First aid

Wheelchairs of World War One: the untold story

Wheelchair-WW1-amputee-BLOGYears before the NHS even existed, the British Red Cross was providing mobility aids and prosthetic limbs to injured soldiers. As our service celebrates its 100th anniversary, a new documentary explores the harrowing stories of the first people we helped.

If you’re free this Sunday evening, here’s an idea.

Grab a drink, park yourself on the sofa and check out Secret History: World War One’s Forgotten Heroes on Channel 4 (7-8pm).

This fascinating programme looks at the heart-rending experiences of almost two million British soldiers who suffered life-changing injuries and disabilities during the First World War. More

Halloween: a survival guide

Halloween-scary-kidsThe whole point of Halloween is to be a bit ghoulish, but it’s better if the blood remains fake and the looks of shocked horror are tongue-in-cheek. Here are some tips to keep you and your little monsters safe.

1. Pumpkin alert!

Everyone worries about the children at Halloween, but they’re generally not the ones wielding a sharp knife and trying to cut intricate holes into a big, slippery orange vegetable.

Halloweeen-pumpkinIn the USA last year (where pumpkin-carving is almost a national sport), around 4,400 people turned up at emergency rooms with genuinely scary injuries. Be careful, parents. More

The A&E team: always on call

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Smiles ahead: Roxane Dacey, staff nurse Corrina Newman and Zaneta Podgorska.

Our crack team is easing the pressure on over-worked staff at a busy hospital, while ensuring patients get the individual attention they deserve.

It’s no secret that life is incredibly busy at an accident and emergency (A&E) department.

British hospitals are famously struggling to cope with ever-rising numbers of patients, and A&E departments are typically in the eye of the storm.

But now doctors and nurses at one Swansea hospital are breathing a little easier, after the British Red Cross set up a support service right in the heart of the building. More

Cardiac arrest runner gets lucky escape

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Sean Deans with first aid volunteers David Hart and Steven Gay. PIC: Alasdair MacLeod

When a young athlete collapsed at the end of a half-marathon, our cool-headed volunteers saved his life.

It was only as he crossed the finish line that Sean Deans realised all might not be well.

The 29-year-old, who had just completed the Great Scottish Run, recalled: “I just felt as if I needed to catch my breath. Next thing I know, I woke up in an ambulance.”

It turns out the army reservist had suffered cardiac arrest. As he lay there on the ground in Glasgow, he actually ceased breathing and his heart stopped. There seemed little hope. More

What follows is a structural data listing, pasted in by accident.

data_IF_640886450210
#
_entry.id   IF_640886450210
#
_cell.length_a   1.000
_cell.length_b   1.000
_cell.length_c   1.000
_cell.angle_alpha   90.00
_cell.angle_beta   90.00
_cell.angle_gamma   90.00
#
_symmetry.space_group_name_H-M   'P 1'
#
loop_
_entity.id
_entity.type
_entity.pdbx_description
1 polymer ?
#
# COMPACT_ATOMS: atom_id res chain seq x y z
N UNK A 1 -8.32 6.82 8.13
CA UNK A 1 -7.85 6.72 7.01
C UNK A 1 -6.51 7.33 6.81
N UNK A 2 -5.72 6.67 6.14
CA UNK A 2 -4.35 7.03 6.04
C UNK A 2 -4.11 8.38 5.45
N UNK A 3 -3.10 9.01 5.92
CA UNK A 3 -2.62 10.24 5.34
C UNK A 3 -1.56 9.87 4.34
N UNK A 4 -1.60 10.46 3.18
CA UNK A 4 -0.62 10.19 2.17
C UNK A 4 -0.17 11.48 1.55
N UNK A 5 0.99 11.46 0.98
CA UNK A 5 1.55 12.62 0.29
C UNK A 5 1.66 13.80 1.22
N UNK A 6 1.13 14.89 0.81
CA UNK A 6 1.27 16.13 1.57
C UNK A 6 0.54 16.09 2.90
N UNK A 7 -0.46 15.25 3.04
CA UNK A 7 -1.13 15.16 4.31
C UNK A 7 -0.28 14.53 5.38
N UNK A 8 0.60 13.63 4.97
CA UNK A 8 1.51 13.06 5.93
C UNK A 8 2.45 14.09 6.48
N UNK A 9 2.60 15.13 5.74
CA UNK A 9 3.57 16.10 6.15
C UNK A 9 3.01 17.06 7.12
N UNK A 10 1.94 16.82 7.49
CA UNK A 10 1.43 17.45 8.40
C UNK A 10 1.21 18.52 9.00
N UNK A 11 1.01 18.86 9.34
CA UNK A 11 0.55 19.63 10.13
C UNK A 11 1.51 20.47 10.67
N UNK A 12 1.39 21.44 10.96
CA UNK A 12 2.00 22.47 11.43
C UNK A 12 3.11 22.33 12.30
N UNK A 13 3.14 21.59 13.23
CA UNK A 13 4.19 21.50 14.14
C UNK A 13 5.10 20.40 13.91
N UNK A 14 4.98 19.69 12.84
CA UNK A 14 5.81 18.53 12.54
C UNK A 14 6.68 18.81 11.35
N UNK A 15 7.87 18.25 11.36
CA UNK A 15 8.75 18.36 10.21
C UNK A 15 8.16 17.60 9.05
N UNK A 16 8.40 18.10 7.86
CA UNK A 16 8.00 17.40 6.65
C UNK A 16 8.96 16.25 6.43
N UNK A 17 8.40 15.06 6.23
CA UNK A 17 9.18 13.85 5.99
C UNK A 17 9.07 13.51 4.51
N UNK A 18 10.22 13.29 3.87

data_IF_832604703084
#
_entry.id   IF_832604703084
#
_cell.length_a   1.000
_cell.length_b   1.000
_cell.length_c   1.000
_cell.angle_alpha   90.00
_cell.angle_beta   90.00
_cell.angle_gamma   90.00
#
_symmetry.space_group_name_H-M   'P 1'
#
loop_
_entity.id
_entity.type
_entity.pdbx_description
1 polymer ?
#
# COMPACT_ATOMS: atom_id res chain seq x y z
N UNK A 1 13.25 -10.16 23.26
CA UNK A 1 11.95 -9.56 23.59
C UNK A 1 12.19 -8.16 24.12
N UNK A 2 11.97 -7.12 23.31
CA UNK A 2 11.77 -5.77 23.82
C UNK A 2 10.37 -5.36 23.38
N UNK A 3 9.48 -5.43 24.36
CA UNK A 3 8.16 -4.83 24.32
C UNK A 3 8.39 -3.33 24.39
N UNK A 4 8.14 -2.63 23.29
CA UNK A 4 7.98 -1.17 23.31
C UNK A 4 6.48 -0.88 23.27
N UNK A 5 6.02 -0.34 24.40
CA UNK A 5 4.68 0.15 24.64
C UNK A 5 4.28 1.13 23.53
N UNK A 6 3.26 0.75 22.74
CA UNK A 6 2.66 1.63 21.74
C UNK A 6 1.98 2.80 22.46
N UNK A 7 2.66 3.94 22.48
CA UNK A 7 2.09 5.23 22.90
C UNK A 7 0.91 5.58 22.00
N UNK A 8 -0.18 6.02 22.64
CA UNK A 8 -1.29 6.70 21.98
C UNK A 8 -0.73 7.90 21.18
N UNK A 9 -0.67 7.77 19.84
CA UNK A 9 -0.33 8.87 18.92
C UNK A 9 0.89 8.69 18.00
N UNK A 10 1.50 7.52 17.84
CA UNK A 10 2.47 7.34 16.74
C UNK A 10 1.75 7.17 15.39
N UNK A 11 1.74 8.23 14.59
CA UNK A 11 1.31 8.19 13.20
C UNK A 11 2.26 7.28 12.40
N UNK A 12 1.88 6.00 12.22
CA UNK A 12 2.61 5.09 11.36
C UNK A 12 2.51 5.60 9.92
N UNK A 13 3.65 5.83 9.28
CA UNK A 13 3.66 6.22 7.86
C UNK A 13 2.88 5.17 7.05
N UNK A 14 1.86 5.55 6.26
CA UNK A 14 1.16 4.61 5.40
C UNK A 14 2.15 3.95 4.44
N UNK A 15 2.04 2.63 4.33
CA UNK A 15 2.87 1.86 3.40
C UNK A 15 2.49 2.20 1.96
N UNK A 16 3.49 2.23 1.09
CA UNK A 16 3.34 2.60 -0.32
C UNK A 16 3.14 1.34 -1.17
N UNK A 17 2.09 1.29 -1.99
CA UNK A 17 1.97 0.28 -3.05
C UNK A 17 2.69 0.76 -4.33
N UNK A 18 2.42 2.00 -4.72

First aid volunteer: ‘there’s nothing like it’

Graham-Baker-BLOG2Having a good laugh one minute, then saving someone’s life in the back of an ambulance the next? Graham Baker lifts the lid on his life as a first aid volunteer.

Whenever you go to a big event, such as a festival, you’ll probably notice there’s always a few first aiders and a couple of ambulances there.

They deal with all the things that can go wrong on a fun day out – heatstroke, too much drink, cuts, bruises – and occasionally real emergencies. More

After the Ice Bucket Challenge: where do genius fundraising ideas come from?

Ice-Bucket-ChallengeBLOGFundraising is a famously imprecise science. And as the past week has shown, sometimes the best ideas come from the grassroots, oddballs – or even mistakes.

Listen closely.

That faint, buzzing noise you can (almost)] hear is the whirring of thousands of professional fundraising brains, each trying to come up with the next blockbuster idea. More

‘I saved my friend’s life hours after learning first aid’

 

Copyright: Daily Record

Copyright: Daily Record


When his friend was stabbed, teenager Jay Duff still had a first aid trainer’s words echoing in his ears – and knew exactly what to do.

Like most people, Jay enjoyed his first aid session.

But once the training was done he just got on with his day, not really considering that he’d ever have to put into practice what he’d just learned.

Which just goes to show, you can never tell. More

Commonwealth games are go!

The ‘friendly’ Games are underway, and we’ve got hundreds of volunteers on hand to make sure everyone has a safe stay in Glasgow. Here’s a quick snapshot of what we’re up to.

1. First aiders, first aiders, everywhere…
Commonwealth Games two first aidersYou can barely turn a corner in Glasgow this week without bumping into a British Red Cross first aider. We’ve already been treating quite a few cuts and scrapes, and our teams are providing cover for 16 hours a day at the big BBC riverside festival in the city. More